Why You Must Secure Your Future Now Before It Is Too Late
What’s the best personal finance decision you’ve made?
And what’s the decision you wish you had taken?
Here’s my take on both.
I am glad I started my investment journey when I was 35.
How I wish I had started it at 25!
I lost 10 years’ time that could’ve given me a significant head start and helped me to better leverage the power of compounding.
Never mind the late start, thank God I started!
I may have further delayed my entry had it not been for my life experiences. My story may help make up your mind, if you haven’t ventured here already.
My late father-in-law Sudesh Kumar Kabi quit a flourishing career in a global engineering firm to start his own consultancy. Shortly after, he visited Hyderabad to meet prospective clients. While he was there, he suffered a brain stroke that paralysed one side of his body.
He was hospitalised for a month and the recovery process was slow and long. But his savings and investments took care of the family, his medical expenses, his son’s college education, and his daughter’s marriage over the next few years.
He had planned his finances well and made the right investments early. That saw him and his family through a long period where no steady income was flowing in.
I shudder to think what if he had not!
I had heard and read about the need to systematically invest. But it’s what I saw first-hand that drove me to start right then and follow it religiously. I had sporadically begun a few before my marriage but it was only after watching my father-in-law, that I structured monthly investments in a disciplined manner.
A tragic medical condition in the family taught me my most important lesson in personal finance. But you don’t need to wait for life to take a painful turn. Take control of your future financial security now. Before it is too late.
Ever since, I have upped the invested amount every two years, if not every year.
When your income grows, so does your expense. But there are some expenses you indulge in that may not be necessary. You undergo them because you’ve seen your neighbour, friend or colleague do it. You feel the need to ‘keep up with the Joneses.’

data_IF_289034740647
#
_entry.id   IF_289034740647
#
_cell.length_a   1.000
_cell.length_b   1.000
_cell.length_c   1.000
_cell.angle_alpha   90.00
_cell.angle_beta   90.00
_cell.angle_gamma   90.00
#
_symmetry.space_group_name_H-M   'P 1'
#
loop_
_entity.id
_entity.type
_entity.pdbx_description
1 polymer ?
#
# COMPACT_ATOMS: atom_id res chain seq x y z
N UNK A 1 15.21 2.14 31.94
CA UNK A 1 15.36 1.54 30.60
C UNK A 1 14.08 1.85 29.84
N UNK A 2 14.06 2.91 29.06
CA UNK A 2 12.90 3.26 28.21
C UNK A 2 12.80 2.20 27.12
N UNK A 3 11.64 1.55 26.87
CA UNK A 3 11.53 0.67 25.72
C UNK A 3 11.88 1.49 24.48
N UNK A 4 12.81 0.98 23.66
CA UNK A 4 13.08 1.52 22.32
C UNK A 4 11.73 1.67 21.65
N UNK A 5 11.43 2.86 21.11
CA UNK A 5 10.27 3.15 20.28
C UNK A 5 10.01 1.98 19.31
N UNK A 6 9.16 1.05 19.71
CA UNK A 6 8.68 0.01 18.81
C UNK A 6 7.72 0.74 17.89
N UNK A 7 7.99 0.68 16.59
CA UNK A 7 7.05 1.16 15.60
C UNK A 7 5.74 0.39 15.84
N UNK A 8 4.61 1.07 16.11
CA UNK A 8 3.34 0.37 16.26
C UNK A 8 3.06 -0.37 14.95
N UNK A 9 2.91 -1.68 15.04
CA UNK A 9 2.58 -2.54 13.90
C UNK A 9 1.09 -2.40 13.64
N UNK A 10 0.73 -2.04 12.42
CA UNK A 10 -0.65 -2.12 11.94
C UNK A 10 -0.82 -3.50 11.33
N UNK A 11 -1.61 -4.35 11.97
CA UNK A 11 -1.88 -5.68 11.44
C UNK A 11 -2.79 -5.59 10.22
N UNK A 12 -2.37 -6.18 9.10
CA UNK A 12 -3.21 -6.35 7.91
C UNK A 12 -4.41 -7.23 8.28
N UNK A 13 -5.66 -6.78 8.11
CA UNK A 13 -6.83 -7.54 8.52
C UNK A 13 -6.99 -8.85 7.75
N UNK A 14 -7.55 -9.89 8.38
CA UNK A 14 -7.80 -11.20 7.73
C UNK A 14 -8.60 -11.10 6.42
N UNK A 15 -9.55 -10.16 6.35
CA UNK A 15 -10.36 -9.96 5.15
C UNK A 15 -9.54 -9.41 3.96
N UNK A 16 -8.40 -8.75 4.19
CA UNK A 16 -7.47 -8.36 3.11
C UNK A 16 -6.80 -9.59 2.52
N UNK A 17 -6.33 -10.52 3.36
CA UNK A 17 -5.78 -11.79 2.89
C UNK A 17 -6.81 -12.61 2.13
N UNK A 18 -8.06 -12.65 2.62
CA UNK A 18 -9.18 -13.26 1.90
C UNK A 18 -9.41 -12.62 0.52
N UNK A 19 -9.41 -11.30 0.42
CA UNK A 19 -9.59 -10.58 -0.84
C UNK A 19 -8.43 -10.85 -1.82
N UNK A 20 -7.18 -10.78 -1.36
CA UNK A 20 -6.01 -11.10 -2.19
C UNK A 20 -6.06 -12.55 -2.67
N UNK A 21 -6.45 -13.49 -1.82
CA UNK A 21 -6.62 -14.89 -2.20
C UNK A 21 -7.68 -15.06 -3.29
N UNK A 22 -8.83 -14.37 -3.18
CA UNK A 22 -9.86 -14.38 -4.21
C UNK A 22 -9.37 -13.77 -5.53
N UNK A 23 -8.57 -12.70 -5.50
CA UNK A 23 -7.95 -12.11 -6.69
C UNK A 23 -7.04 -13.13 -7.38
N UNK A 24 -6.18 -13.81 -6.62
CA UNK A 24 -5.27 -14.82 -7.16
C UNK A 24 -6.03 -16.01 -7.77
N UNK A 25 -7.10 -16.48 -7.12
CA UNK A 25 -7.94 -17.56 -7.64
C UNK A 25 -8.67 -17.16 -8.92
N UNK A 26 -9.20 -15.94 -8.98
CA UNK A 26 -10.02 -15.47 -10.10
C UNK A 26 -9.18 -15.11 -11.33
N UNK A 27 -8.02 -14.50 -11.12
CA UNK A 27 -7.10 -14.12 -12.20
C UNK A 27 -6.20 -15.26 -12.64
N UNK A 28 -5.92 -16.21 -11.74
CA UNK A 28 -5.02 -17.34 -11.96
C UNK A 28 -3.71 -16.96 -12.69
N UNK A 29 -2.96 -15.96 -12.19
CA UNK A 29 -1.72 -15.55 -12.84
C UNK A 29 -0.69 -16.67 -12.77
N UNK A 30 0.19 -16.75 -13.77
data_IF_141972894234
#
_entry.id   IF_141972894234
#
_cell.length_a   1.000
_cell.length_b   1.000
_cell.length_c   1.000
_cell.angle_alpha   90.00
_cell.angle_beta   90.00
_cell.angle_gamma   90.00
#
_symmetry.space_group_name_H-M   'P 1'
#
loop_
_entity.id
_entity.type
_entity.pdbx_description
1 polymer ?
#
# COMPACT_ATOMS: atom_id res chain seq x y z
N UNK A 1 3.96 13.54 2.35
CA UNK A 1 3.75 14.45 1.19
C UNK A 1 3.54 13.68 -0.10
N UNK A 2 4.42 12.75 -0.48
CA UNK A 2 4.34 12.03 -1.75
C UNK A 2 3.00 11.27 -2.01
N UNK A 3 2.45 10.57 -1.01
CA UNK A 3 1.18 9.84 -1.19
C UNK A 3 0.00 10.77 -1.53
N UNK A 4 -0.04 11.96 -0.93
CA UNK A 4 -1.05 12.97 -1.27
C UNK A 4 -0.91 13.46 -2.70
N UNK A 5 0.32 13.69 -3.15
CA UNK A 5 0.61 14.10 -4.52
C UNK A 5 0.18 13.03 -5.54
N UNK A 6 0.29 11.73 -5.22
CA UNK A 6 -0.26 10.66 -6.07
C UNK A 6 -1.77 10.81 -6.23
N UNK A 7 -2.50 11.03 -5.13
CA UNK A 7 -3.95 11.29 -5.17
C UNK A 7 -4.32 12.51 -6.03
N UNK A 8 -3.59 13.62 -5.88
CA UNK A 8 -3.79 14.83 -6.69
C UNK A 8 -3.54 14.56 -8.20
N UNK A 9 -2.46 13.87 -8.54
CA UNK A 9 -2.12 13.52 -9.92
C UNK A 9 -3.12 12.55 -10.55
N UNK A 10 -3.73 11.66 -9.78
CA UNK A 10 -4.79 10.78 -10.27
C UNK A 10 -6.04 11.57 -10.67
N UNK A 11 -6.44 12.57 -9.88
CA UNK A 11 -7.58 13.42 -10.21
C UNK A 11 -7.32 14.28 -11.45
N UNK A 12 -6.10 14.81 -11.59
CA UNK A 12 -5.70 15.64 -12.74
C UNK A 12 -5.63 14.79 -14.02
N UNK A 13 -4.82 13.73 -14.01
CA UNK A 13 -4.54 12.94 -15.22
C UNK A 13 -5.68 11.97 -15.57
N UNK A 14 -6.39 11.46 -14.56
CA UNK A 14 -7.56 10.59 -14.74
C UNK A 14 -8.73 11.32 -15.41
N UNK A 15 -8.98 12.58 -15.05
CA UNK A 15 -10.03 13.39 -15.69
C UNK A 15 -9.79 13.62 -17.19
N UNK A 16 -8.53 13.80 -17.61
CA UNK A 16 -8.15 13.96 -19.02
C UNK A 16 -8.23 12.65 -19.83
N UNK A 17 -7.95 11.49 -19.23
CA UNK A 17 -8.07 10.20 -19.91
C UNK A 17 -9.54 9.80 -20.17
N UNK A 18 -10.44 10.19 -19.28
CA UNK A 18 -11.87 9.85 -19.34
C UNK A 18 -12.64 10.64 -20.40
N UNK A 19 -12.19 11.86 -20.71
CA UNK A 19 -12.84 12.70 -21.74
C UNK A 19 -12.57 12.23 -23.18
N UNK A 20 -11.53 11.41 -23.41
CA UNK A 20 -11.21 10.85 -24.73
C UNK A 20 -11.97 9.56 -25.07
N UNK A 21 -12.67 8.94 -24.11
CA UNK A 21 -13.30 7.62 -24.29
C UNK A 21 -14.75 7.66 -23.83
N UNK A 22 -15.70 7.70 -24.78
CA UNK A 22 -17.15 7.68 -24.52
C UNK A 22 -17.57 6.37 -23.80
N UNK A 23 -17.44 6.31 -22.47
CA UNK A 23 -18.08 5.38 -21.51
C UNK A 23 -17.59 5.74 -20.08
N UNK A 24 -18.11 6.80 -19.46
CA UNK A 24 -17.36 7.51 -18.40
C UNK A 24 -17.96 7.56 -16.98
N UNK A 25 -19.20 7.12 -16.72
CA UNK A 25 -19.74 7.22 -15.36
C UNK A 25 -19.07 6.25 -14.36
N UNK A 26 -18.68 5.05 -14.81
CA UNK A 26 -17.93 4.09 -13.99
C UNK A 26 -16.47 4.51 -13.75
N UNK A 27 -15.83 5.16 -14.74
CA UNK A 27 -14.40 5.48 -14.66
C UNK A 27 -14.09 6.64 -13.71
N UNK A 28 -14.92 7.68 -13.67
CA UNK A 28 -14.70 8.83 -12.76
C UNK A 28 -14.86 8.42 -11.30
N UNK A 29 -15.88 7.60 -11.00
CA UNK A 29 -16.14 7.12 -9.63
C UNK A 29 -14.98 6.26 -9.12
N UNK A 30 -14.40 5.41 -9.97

Don’t be under the illusion that people will admire or respect you because of your possessions. A few may be impressed by what you possess, and not by who possesses it.
One of my favourite quotes is by Morgan Housel in ‘The Psychology of Money.’
“Savings can be created by spending less. You can spend less if you desire less. And you will desire less if you care less about what others think of you.”
Don’t get me wrong. You don’t need to be stingy. You don’t need to curb all your desires. It’s one life, you’ve got to enjoy what you can. Just don’t overdo it.
Spend what you need to. Because YOU want to. Not to show off to others. They are not going to provide for you and your family when misfortune strikes. So why care what they think or don’t think.
You’ve got to save for a rainy day. To take care of yourself and your family’s future.
Why anticipate the worst, you may argue.
I get it. You are an optimist. Your life is smooth. And you expect that’s how it will continue to be.
But what if there’s a misfortune — a stroke, accident, debilitating disease or loss of life. You’ve to plan and provide for the worst, not just the good things in life.
Planning and preparing for such untoward life incidents does not make you a pessimist. It makes you a realist.
If you’re considering entering now, do note that investing is not a one-off action. It needs to be regular. And the investment amount should be hiked when your income increases.
I get it. It’s human tendency not to consider your income as enough. But once your basic requirements and a few good-to-have-needs are taken care of, you should divert the surplus to grow your wealth. To take care of both good and bad times.
God forbid, there are no bad times. But if they do arise, you are covered for it.
Start now! And if you’ve started, keep increasing while you can, as much as you can.
You can thank me later.
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